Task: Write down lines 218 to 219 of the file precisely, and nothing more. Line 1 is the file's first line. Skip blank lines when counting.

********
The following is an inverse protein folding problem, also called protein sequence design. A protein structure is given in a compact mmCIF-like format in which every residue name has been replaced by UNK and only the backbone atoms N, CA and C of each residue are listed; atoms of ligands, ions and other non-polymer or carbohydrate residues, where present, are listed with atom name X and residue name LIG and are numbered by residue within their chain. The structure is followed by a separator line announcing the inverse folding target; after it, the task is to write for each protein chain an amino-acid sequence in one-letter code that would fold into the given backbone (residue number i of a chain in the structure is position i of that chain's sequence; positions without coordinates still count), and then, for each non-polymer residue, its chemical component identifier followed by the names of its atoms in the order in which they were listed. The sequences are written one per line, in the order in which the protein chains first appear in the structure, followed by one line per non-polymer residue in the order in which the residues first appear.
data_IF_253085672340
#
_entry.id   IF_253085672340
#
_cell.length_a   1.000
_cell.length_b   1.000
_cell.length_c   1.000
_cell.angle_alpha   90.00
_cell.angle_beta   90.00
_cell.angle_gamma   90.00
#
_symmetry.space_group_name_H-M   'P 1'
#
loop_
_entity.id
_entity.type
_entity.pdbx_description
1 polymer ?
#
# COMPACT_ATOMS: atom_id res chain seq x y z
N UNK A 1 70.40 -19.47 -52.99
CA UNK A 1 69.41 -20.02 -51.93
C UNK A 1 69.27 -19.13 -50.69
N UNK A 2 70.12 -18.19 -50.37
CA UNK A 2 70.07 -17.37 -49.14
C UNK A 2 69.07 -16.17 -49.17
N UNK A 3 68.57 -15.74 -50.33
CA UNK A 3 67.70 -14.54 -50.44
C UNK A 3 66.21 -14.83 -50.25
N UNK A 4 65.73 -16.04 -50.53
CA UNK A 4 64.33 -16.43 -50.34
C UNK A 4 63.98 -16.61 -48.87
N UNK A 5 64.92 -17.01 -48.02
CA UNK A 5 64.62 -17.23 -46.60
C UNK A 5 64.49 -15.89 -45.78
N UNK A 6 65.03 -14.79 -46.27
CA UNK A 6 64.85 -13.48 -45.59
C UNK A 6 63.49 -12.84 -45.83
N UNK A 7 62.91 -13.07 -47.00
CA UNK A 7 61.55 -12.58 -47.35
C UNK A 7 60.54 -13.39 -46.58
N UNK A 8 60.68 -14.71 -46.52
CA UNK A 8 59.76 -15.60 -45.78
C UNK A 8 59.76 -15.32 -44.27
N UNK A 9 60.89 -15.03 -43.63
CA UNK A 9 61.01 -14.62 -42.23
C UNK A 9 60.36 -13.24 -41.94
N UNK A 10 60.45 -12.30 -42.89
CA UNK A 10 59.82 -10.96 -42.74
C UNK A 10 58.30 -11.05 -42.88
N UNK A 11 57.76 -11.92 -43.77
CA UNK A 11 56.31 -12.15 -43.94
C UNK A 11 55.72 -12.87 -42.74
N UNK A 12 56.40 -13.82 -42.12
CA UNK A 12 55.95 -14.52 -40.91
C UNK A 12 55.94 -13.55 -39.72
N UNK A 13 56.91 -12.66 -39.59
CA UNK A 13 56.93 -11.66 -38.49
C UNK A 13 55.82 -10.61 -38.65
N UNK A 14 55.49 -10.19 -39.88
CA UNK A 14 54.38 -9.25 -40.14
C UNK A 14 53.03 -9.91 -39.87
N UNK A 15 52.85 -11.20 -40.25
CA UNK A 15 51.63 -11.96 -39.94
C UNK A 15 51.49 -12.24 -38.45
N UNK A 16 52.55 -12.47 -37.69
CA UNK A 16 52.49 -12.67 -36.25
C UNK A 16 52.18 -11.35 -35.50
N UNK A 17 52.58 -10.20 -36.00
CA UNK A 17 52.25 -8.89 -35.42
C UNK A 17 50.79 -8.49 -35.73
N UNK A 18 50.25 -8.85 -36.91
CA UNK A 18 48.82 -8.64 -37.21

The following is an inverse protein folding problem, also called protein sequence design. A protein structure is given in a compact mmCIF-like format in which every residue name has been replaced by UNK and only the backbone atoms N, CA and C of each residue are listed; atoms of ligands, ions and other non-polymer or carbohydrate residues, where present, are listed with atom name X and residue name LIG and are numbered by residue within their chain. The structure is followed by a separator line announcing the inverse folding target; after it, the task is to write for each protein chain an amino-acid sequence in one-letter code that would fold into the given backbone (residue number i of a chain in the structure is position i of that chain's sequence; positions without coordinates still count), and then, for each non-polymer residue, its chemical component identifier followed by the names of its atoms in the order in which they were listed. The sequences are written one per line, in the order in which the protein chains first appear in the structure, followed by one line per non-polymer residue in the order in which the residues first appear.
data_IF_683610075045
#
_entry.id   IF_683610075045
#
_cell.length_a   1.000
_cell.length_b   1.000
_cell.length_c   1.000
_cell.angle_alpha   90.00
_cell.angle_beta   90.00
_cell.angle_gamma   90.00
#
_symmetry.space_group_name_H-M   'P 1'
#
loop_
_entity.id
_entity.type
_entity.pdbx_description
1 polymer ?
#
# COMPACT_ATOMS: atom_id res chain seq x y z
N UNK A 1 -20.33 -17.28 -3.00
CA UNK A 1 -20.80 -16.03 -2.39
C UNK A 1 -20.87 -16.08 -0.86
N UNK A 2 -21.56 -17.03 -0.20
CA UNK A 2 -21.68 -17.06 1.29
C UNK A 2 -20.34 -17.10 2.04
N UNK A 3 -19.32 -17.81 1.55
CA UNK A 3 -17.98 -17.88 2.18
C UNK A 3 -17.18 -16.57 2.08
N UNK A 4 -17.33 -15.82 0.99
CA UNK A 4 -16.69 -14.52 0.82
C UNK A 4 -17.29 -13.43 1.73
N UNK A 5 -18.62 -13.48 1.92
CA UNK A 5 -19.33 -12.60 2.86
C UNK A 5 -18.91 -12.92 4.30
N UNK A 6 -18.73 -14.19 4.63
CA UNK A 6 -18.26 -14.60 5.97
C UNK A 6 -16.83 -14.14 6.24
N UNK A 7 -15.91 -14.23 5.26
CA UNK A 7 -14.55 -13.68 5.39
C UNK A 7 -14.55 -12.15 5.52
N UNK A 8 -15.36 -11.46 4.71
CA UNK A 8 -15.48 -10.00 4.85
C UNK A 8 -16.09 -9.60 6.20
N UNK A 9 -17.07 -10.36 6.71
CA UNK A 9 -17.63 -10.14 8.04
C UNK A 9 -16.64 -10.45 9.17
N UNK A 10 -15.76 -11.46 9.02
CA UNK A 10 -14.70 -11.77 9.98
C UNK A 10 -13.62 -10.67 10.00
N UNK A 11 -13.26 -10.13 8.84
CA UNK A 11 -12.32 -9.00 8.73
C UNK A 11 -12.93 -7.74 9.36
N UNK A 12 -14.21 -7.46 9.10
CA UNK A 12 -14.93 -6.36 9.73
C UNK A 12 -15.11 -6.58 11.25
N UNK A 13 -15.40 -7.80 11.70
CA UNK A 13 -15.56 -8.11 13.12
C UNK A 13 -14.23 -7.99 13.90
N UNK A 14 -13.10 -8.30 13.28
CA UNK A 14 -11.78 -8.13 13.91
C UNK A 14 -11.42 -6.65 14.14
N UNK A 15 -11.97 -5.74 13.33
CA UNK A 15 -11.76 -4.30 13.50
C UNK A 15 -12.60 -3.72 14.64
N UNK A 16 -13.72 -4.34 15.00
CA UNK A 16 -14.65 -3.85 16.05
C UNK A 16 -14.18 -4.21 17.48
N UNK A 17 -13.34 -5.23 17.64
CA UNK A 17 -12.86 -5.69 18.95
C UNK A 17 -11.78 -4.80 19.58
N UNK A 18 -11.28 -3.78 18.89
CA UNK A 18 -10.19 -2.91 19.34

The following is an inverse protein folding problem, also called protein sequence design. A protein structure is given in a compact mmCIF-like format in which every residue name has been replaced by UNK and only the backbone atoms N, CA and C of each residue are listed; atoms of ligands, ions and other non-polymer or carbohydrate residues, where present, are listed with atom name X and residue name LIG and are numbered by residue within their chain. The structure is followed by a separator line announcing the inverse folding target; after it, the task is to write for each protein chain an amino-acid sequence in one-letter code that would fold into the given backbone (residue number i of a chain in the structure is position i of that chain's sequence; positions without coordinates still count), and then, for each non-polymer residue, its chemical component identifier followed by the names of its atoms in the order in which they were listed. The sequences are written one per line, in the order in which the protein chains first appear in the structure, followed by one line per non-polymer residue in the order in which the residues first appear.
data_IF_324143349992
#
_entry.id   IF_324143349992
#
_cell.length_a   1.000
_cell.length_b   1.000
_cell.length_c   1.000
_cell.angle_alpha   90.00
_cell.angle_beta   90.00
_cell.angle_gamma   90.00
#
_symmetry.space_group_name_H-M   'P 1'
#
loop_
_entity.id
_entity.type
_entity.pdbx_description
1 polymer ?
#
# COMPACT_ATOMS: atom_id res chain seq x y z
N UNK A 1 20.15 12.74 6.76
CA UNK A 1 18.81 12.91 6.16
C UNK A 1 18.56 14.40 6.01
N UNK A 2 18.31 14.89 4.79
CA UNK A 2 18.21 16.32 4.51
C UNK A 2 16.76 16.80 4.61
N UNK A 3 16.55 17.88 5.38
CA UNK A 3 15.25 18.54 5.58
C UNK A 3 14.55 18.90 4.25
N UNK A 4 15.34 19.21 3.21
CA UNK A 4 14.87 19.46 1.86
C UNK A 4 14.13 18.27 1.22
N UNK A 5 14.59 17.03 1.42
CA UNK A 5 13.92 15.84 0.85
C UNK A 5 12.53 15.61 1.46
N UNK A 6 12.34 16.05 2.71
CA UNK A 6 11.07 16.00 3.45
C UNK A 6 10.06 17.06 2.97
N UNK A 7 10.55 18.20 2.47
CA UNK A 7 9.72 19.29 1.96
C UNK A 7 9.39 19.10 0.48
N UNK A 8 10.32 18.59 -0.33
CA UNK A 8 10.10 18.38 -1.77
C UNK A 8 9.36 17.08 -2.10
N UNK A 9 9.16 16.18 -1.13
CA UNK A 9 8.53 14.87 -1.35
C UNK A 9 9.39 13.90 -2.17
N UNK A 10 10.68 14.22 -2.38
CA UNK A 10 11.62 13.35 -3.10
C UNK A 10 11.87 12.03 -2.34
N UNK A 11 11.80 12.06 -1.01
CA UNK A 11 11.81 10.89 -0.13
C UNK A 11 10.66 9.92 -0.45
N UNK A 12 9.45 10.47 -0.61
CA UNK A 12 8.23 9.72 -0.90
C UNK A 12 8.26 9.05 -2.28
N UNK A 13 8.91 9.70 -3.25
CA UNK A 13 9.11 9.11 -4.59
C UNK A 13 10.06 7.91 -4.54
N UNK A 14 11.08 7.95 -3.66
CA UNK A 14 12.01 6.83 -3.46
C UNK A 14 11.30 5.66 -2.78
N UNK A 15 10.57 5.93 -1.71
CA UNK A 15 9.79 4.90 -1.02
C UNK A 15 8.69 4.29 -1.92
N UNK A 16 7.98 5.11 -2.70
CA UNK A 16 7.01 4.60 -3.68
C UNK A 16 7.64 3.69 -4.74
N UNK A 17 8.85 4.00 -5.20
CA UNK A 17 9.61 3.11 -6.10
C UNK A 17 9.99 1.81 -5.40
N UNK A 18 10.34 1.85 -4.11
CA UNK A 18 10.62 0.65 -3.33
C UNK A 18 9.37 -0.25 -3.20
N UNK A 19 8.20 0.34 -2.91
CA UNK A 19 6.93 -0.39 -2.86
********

N UNK A 17 8.85 4.00 -5.20
CA UNK A 17 9.61 3.11 -6.10